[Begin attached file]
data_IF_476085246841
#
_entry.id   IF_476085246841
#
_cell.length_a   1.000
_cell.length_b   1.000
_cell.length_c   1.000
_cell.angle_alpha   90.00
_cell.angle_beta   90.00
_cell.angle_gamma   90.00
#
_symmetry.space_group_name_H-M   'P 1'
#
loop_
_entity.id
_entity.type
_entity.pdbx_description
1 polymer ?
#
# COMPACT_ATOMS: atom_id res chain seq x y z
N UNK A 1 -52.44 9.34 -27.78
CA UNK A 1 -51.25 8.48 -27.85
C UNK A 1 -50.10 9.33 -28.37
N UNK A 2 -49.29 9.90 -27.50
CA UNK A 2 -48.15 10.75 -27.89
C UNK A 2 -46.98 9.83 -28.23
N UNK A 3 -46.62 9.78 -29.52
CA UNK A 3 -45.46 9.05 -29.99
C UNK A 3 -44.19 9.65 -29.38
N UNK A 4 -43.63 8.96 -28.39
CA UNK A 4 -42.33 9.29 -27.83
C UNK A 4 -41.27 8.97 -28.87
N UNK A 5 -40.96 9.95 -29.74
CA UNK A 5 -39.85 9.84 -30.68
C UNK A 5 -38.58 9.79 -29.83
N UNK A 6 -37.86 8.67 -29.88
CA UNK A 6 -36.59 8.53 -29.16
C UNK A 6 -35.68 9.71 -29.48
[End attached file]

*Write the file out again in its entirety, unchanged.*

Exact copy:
data_IF_476085246841
#
_entry.id   IF_476085246841
#
_cell.length_a   1.000
_cell.length_b   1.000
_cell.length_c   1.000
_cell.angle_alpha   90.00
_cell.angle_beta   90.00
_cell.angle_gamma   90.00
#
_symmetry.space_group_name_H-M   'P 1'
#
loop_
_entity.id
_entity.type
_entity.pdbx_description
1 polymer ?
#
# COMPACT_ATOMS: atom_id res chain seq x y z
N UNK A 1 -52.44 9.34 -27.78
CA UNK A 1 -51.25 8.48 -27.85
C UNK A 1 -50.10 9.33 -28.37
N UNK A 2 -49.29 9.90 -27.50
CA UNK A 2 -48.15 10.75 -27.89
C UNK A 2 -46.98 9.83 -28.23
N UNK A 3 -46.62 9.78 -29.52
CA UNK A 3 -45.46 9.05 -29.99
C UNK A 3 -44.19 9.65 -29.38
N UNK A 4 -43.63 8.96 -28.39
CA UNK A 4 -42.33 9.29 -27.83
C UNK A 4 -41.27 8.97 -28.87
N UNK A 5 -40.96 9.95 -29.74
CA UNK A 5 -39.85 9.84 -30.68
C UNK A 5 -38.58 9.79 -29.83
N UNK A 6 -37.86 8.67 -29.88
CA UNK A 6 -36.59 8.53 -29.16
C UNK A 6 -35.68 9.71 -29.48